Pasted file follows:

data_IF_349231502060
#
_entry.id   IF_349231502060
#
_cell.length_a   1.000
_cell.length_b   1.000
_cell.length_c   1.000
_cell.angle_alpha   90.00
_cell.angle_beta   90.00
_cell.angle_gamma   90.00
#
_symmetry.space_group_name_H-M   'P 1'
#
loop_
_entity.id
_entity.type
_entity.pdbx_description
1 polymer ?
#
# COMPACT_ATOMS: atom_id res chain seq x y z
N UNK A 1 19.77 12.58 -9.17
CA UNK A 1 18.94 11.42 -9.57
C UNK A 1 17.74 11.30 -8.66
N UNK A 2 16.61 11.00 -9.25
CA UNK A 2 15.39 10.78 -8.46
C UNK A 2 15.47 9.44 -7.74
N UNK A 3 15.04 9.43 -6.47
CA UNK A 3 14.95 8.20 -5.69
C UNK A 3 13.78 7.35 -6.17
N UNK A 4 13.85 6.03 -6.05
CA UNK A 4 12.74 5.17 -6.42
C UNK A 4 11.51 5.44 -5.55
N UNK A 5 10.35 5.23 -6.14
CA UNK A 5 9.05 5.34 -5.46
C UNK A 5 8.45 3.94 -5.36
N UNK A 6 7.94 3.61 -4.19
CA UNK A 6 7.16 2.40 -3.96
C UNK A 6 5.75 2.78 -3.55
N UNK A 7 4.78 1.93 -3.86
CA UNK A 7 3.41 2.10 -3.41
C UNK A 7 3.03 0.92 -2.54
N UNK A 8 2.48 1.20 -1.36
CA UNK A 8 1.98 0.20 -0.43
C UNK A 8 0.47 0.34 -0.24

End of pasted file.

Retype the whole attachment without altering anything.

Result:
data_IF_349231502060
#
_entry.id   IF_349231502060
#
_cell.length_a   1.000
_cell.length_b   1.000
_cell.length_c   1.000
_cell.angle_alpha   90.00
_cell.angle_beta   90.00
_cell.angle_gamma   90.00
#
_symmetry.space_group_name_H-M   'P 1'
#
loop_
_entity.id
_entity.type
_entity.pdbx_description
1 polymer ?
#
# COMPACT_ATOMS: atom_id res chain seq x y z
N UNK A 1 19.77 12.58 -9.17
CA UNK A 1 18.94 11.42 -9.57
C UNK A 1 17.74 11.30 -8.66
N UNK A 2 16.61 11.00 -9.25
CA UNK A 2 15.39 10.78 -8.46
C UNK A 2 15.47 9.44 -7.74
N UNK A 3 15.04 9.43 -6.47
CA UNK A 3 14.95 8.20 -5.69
C UNK A 3 13.78 7.35 -6.17
N UNK A 4 13.85 6.03 -6.05
CA UNK A 4 12.74 5.17 -6.42
C UNK A 4 11.51 5.44 -5.55
N UNK A 5 10.35 5.23 -6.14
CA UNK A 5 9.05 5.34 -5.46
C UNK A 5 8.45 3.94 -5.36
N UNK A 6 7.94 3.61 -4.19
CA UNK A 6 7.16 2.40 -3.96
C UNK A 6 5.75 2.78 -3.55
N UNK A 7 4.78 1.93 -3.86
CA UNK A 7 3.41 2.10 -3.41
C UNK A 7 3.03 0.92 -2.54
N UNK A 8 2.48 1.20 -1.36
CA UNK A 8 1.98 0.20 -0.43
C UNK A 8 0.47 0.34 -0.24